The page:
Wednesday, December 26, 2018

New Year's Resolutions for Your Dog

Happy Holidays, everyone! 
This is Henry writing. As a rescue golden who has been around the block a few times (quite a few blocks, actually), my Mom asked me for my ideas for a blog to start the new year.  Whether you participate in creating resolutions for the new year or not, it’s always a good time to reflect on whether or not our dogs are on the best path.  Initially I wanted to write about my real goals, which include more decadent things to eat or to roll in, or perhaps both; partaking in new smells; and more opportunities to show people that dog hair all over their clothing is the best accessory possible.  But Mom insisted I stick with the basics.  You may already do most if not all of these things, so the list may represent a continuation of good practices rather than new behaviors.  Either way, it is a good reminder of just how much we all count on our humans for our health, well-being, and safety.    

1. I will eat only a high quality diet with proteins appropriate for my special needs. That means food from reputable companies with a good safety record and quality ingredients.  My Mom reads the label of everything I eat very carefully. Proteins are selected to address my allergies which previously contributed to my skin and GI problems and also chronic ear infections. Mom also uses ayurvedic and Chinese principles to help with my anxiety and it has made a big difference. In short, food is the foundation of health overall and one of the most important things our humans can do for us is make sure we have a good diet specific to our needs.   

2. I will maintain ideal weight. That means being able to feel my ribs when you run your hands along the sides of my body. They shouldn’t be pronounced, but you should be able to feel the ridges of the ribs a bit. I also should have a bit of a waist when you look at me from above.

3. I will get plenty of exercise and mental stimulation.  There’s a saying in dog training that a tired dog is a well behaved dog. As a former throw-pillow chewer (ok, there was one recent slip up, I’m really sorry), I have to get rid of my energy and, sometimes, my anxiety and nervousness come up, too.  We all have our issues and limitations, so activity has to be adapted to the dog and also for weather changes, especially our hot and humid summers.  I have puzzle toys and mom plays hide and seek games with me since I can’t get all the physical exercise I need because of some orthopedic issues.  I also go to new places frequently, take my walks using different routes, and walk in different locations just for a change of scenery and to build confidence and improve socialization. That also gives me more quality time with my human which is one of the most important things in my world.

4. I will brush my teeth daily. OK, daily is a tall order and I still don’t like it, but I’m getting used to it. I resisted at first, but my Mom is persistent when it comes to my health. By age 3 more than 80% of dogs have dental disease and that can lead not only to severe tooth and jaw problems but all sorts of serious medical conditions. Home tooth brushing on a regular basis can prevent the vast majority of those problems or, at minimum, decrease the need for professional cleaning.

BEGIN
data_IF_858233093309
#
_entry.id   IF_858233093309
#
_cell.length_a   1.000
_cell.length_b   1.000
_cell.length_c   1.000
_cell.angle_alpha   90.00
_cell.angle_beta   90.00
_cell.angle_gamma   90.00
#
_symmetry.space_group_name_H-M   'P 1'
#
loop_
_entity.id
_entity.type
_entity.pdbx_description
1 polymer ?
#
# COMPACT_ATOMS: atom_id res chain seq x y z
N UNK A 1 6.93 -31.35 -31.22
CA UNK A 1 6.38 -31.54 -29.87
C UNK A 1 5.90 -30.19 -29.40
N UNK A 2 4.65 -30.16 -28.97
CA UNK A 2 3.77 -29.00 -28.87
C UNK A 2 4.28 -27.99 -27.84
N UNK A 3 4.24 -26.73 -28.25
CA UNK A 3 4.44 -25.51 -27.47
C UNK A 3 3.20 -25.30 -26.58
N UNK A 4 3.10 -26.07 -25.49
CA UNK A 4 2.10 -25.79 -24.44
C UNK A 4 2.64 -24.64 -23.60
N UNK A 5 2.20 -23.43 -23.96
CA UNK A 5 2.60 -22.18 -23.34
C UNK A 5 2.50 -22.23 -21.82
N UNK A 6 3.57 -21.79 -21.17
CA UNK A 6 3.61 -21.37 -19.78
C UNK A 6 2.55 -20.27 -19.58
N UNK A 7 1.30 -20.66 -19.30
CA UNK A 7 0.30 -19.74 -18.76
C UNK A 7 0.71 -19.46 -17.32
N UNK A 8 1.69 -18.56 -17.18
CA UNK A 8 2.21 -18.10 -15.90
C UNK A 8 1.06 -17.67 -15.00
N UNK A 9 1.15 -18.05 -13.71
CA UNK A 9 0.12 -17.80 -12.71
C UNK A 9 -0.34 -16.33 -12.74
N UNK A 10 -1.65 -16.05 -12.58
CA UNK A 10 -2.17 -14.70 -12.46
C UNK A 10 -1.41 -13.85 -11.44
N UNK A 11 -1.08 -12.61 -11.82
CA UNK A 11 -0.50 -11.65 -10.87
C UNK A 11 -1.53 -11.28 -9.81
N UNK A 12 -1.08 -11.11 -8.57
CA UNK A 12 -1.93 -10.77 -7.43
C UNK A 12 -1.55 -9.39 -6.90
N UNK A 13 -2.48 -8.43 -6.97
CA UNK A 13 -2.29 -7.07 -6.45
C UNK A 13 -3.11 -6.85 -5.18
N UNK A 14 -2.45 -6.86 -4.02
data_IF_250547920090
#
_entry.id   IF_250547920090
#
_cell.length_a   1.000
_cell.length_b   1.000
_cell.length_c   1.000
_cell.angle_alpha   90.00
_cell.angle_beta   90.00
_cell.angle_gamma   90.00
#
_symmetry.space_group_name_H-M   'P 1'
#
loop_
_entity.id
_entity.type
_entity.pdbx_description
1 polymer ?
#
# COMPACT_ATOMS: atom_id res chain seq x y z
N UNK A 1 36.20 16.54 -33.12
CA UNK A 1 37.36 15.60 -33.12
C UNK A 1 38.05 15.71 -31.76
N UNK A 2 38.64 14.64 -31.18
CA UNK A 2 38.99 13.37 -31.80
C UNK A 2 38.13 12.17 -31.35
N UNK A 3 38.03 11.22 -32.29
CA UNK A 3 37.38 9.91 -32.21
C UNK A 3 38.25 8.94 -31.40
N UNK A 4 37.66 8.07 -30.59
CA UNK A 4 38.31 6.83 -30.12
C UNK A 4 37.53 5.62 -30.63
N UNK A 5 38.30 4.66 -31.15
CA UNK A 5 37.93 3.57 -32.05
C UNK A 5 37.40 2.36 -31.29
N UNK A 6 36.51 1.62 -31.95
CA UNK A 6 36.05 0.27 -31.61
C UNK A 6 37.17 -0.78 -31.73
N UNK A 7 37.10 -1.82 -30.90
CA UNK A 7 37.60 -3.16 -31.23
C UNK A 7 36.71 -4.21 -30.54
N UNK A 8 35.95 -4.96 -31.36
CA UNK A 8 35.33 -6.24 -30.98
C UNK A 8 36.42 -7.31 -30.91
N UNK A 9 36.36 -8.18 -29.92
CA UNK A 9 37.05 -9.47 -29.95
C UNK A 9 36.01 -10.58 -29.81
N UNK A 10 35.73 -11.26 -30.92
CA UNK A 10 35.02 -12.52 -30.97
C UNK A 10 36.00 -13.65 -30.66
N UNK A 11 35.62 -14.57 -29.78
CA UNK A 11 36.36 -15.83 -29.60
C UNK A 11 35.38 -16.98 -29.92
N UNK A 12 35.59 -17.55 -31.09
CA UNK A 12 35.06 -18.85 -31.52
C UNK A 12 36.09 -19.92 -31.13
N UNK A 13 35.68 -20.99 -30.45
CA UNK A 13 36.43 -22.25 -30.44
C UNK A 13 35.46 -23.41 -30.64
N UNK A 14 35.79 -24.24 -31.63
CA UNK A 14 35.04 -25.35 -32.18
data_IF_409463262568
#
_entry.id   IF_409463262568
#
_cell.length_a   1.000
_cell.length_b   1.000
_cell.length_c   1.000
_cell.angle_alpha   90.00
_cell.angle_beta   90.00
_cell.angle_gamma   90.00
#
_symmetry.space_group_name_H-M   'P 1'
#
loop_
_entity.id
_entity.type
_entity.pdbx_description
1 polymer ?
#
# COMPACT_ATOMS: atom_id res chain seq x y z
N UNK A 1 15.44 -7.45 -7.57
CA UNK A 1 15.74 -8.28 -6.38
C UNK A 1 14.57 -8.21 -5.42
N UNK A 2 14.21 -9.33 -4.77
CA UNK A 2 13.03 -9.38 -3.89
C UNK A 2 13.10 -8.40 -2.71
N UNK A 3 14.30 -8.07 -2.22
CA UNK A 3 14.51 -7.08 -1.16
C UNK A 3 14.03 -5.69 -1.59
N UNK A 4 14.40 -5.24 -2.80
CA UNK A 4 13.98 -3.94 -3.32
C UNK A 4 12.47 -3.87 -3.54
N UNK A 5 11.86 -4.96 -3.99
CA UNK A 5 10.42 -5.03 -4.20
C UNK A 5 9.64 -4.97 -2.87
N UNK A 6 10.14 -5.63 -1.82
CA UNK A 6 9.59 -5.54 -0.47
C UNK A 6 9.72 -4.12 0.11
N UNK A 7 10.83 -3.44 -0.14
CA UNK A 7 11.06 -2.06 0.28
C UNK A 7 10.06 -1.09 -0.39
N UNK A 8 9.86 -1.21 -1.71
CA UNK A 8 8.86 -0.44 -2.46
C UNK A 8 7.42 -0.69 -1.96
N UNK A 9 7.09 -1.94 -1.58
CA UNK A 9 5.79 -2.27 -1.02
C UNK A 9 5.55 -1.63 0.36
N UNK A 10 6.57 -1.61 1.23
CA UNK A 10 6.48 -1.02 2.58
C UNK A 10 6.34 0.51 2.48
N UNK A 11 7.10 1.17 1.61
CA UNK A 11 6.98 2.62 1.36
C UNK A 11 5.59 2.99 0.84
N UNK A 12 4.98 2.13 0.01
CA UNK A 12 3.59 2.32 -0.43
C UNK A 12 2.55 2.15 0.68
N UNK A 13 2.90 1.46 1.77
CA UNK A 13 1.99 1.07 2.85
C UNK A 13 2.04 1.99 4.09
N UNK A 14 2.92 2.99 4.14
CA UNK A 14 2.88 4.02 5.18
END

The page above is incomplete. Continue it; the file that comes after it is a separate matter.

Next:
5. I will have good pain control.  We are fortunate in Central and Eastern Virginia to have so much wonderful veterinary care available and a lot of treatment modalities. It may take some trial and error and openness to different types of treatment, but with so many options available and with attention to diet and exercise, it is possible to have a good quality of life in spite of our problems.

6. I will make sure my environment is safe.  So many problems can be avoided with attention to surroundings – my Mom knows the common poisons, avoids or minimizes chemicals around the house and yard, and makes sure everything is safe for me whenever she is not watching me.  She also knows what I have trouble resisting and keeps that out of reach (Hint: you will have trouble finding paper towels around my house). I will keep practicing my “leave it” command.  Now if I could just stop being so fascinated by those toads that show up every summer… 

7.  I will have appropriate and safe chew items available and be supervised while chewing them. I’m good at this now (except that one pillow slip up) because my Mom provides me with things that satisfy my need to chew and are safe for my teeth. I never eat rawhides and I know the source of my chews and that they are non toxic.

8. I will maintain good hygiene. Nope, I'm not going to take baths on my own, but I do understand the importance of regular brushing, baths on an appropriate schedule, and keeping my ears cleaned and nails trimmed. It’s not just for show, but important for my health. It also gives my Mom a good chance to check for hot spots, lumps, ticks (multiple times a day on that one!), and anything else that might be amiss. 

I have more I could add, but if I keep at these, I’ll have a great foundation for a long, healthy, and happy life. What are your resolutions?

What would you like to learn about this year? Indicate in the comments below and let's get my mom busy addressing some of your interests.  My mom loves reading up on veterinary issues and providing information that may be helpful to you all. Besides, if I keep her busy studying some topic, she might forget to brush my teeth one day at least...

Wishing you all a happy, healthy, and golden New year!